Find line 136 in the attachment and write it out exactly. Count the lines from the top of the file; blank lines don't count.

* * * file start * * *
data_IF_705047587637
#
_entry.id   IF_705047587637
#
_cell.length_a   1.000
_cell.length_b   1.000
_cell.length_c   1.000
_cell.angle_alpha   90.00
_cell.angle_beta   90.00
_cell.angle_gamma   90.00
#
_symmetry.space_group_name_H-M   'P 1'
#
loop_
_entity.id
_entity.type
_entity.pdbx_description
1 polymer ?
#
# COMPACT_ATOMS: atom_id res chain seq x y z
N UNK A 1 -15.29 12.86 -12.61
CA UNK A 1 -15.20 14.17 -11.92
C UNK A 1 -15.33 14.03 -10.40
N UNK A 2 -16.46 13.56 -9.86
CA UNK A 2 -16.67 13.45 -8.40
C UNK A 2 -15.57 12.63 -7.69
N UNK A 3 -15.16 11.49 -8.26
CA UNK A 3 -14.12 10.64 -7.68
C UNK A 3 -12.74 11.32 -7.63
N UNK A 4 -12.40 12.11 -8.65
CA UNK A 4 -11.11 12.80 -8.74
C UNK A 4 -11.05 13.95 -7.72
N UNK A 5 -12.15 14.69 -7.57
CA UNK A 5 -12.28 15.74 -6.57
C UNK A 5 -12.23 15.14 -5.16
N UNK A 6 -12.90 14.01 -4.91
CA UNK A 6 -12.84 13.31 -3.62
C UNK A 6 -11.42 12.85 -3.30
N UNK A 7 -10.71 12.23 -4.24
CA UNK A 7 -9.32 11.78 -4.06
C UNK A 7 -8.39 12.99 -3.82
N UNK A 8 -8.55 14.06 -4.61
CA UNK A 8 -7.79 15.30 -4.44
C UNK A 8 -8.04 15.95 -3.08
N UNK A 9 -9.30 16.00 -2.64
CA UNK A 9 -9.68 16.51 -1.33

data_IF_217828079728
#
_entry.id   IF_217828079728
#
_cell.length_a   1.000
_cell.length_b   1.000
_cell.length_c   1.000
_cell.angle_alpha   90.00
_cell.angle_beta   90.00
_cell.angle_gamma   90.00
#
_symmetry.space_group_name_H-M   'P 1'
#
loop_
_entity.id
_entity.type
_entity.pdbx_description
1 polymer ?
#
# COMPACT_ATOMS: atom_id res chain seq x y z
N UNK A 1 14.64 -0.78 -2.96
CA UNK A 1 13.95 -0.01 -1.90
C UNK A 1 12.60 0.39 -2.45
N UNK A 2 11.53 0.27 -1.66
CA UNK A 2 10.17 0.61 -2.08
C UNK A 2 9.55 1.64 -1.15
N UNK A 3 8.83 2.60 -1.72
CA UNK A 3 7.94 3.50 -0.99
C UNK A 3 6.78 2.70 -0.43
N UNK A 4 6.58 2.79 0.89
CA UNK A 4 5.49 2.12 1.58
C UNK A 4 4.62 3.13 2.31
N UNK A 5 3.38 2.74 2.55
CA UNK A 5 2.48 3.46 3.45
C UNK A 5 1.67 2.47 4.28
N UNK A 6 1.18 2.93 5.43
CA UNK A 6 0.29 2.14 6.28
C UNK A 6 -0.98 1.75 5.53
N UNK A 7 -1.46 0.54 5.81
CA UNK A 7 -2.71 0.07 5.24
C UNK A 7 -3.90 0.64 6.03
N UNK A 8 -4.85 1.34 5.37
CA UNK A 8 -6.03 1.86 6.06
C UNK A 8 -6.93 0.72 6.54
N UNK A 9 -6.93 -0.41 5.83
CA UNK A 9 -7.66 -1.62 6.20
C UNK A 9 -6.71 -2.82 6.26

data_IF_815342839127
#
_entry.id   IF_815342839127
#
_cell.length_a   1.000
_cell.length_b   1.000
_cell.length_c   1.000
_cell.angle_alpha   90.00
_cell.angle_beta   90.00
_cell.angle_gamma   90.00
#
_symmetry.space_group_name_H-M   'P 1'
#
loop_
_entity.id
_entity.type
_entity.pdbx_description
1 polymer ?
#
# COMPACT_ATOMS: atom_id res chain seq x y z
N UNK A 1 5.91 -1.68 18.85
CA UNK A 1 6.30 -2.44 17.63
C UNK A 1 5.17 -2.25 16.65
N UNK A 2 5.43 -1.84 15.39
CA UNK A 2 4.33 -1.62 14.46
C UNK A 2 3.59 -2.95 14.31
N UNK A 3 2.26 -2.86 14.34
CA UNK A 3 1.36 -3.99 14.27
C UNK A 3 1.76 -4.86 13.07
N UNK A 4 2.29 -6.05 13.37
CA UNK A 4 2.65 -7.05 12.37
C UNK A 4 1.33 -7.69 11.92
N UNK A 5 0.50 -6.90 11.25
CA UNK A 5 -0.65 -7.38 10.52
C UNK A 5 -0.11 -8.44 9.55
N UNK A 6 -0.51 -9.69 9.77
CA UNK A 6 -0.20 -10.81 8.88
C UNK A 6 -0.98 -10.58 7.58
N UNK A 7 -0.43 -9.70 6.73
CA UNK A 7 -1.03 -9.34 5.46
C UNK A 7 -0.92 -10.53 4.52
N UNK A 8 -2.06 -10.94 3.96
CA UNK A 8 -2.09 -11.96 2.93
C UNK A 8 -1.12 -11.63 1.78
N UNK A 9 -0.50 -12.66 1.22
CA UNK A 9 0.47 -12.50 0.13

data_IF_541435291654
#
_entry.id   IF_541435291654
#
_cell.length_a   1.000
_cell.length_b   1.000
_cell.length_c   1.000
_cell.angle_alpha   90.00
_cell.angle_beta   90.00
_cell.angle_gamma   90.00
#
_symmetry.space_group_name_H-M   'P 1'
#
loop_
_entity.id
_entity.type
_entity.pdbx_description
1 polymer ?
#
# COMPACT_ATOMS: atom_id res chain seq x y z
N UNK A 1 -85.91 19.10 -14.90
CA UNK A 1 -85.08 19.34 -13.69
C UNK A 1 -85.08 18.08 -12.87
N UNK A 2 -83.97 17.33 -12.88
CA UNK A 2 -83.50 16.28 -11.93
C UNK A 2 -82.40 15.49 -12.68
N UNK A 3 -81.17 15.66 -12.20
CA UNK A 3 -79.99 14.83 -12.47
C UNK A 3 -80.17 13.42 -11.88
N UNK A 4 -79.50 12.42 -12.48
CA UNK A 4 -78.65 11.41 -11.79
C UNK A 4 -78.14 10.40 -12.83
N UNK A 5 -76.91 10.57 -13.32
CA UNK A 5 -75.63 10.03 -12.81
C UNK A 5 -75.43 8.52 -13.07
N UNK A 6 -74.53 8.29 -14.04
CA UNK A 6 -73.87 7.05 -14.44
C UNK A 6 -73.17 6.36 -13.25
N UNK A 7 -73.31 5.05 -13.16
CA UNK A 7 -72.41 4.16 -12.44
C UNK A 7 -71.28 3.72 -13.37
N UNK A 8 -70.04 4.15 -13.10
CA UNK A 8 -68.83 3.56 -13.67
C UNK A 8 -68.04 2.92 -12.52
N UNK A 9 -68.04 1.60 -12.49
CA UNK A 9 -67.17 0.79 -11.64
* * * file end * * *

CA UNK A 8 -2.09 -11.96 2.93